The Retweet Correction

I’ve got an idea for how Twitter should fix the reweet.  Currently there are two ways to reweet (ie repeat a twitter message to share it with your followers) and both are widely used.  This post is not about my personal preference (though for the record I agree with this) but about how to fix the problem that using two different systems amplifies the disadvantages of both.

Briefly, the advantages of the old style reweet is that you can edit to add your own comments.  The advantages of the new style reweet is that you can see the provenance (seeing exactly what was originally said, and when).  You can see who has retweeted you either way (through @replies for the former, through a less obvious dedicated “your tweets, retweeted” page for the latter).

The old style reweet is low-tech: stick RT @originatorsname in front of their tweet, or have your favourite client do that for you.  The new-style was developed by Twitter supported by dedicated API methods.  There’s no way of stopping people using the low-tech old way (and quite right too, since I prefer it) but equally Twitter are unlikely to remove their new version and it’s when both are used that you get the kind of compound disadvantage that is greater than the sum of its parts – for example, a tweet new retweet of an old retweet cannot be traced by the original tweet’s author.

Twitter should evolve their new retweet “feature” into a successor to the old manual retweet which delivers the benefits of the new – essential combining them.  They should do this in much the same way they’ve evolved the user-generated @reply functionality, where building on the convention that replies begin with @usernames they also allow the reply to include a reference to the tweet it is a response to.

Allow us to do an old-style retweet in the sense of quoting the text (allowing us to edit and augment) but include a reference to the original tweet.

Developers would be able to build on the API to allow users to see both the edited and the original tweet, allowing the conversation to develop whilst revealing its provenance. Rather than just seeing a list of who retweeted, originators would be able to see a timeline could showing how the conversation had developed.  And by combining this with the conversation threads the extant reply links allow, developers could present visualisations that map an original tweet with both all the retweets, and the conversations they developed.  This would unlock the value in the connections that retweeting creates.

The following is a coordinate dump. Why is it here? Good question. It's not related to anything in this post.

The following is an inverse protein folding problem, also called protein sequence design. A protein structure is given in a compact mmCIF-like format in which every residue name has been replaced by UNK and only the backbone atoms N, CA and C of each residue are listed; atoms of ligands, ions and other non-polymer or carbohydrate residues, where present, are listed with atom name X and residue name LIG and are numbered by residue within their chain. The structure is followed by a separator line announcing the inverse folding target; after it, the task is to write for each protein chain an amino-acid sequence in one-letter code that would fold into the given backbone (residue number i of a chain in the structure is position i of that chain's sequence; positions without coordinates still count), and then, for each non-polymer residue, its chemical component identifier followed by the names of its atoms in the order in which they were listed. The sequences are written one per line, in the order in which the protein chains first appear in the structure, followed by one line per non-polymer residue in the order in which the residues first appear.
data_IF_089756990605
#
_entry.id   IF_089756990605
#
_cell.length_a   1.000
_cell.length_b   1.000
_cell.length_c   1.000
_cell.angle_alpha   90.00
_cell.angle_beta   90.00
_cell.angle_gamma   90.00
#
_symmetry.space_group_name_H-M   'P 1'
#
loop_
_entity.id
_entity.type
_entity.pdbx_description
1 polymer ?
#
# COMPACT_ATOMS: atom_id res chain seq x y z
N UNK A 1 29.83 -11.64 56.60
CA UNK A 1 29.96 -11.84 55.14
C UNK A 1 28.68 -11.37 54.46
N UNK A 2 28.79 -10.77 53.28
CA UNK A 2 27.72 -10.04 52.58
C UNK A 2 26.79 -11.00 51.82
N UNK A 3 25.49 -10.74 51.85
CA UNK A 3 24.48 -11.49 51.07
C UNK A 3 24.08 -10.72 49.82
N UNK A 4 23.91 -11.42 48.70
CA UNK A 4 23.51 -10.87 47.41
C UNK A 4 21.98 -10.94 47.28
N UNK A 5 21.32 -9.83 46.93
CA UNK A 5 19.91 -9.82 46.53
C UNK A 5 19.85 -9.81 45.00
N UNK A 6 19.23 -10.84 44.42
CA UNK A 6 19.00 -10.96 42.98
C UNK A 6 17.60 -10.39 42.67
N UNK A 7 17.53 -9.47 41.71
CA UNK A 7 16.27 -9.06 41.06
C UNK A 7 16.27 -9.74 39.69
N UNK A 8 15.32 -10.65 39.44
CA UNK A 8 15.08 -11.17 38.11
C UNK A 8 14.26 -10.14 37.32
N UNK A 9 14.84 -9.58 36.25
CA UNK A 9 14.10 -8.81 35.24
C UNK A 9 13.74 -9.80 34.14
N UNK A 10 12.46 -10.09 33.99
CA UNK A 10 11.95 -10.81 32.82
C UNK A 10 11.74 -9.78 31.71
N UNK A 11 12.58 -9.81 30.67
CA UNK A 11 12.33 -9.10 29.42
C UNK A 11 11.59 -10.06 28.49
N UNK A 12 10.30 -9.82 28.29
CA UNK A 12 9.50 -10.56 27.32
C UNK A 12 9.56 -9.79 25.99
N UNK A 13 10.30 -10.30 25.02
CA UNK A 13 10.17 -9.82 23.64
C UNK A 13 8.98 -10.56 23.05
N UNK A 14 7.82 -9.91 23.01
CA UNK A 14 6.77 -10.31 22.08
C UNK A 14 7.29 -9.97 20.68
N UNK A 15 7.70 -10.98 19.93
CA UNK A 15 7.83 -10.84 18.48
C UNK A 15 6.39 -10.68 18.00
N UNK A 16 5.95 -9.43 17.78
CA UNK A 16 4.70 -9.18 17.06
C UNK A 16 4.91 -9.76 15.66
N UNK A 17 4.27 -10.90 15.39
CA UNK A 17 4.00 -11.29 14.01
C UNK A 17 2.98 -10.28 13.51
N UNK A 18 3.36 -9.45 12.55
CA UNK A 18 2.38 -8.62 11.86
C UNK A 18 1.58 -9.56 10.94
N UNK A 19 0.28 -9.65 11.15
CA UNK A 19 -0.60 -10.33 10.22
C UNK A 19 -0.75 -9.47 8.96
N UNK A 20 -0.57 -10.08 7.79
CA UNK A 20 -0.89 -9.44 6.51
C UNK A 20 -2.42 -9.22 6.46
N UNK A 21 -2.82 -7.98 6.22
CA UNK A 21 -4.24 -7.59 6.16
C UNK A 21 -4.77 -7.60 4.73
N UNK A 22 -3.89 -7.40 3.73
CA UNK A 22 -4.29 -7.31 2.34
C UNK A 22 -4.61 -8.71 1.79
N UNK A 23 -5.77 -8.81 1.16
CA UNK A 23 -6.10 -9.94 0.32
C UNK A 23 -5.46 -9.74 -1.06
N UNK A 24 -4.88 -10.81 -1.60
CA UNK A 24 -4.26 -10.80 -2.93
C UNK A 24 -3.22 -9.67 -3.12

About Simon Wood

E-learning officer, lapsed mathematician, Doctor Who fan and garden railway builder. See simonwood.info for more...

2 thoughts on “The Retweet Correction

  1. You know, just the other day I was thinking, “What would make retweeting Simon’s tweets easier?”

    The obvious answer: a shorter Twitter username! Between the RT and your username, 14 characters are immediately lost. Fully 10% of the meager 140 characters available are wasted in the process. Often when I retweet, I’ve already presented with a deficit of characters before I even start to try to add my own thoughts.

    There are even longer usernames out there.

    While I realize it wasn’t exactly “designed” this way, I consider it to be a serious design flaw that the length one’s username alters to functionality of the service! I’m seriously hunting for a shorter username for myself, but, of course, all the good short one are gone. No, strike that, all the short ones (good or bad) are gone. I believe all 1, 2 and 3 character combinations are gone, including “@_

    1. Well, of course, my twitter handle is the same length as yours 😉

      I did give serious consideration to the length, but it wasn’t the most important factor (looking at those I follow, there’s a good many at 11 characters or above, probably mist if those who use their real name as a basis). More important to me that it was identifiably me, ie. included Simon Wood, which was why I changed it. I’d happily lose the Mr if someone were to give up simonwood :-). So I’m afraid I’m not going to go for something more cryptic to help RTs. In fact, I’m rarely bothered myself by the character limits – they’re part of what make Twitter so useful – so for me it’s worth having to wrestle with what to edit on occasion.

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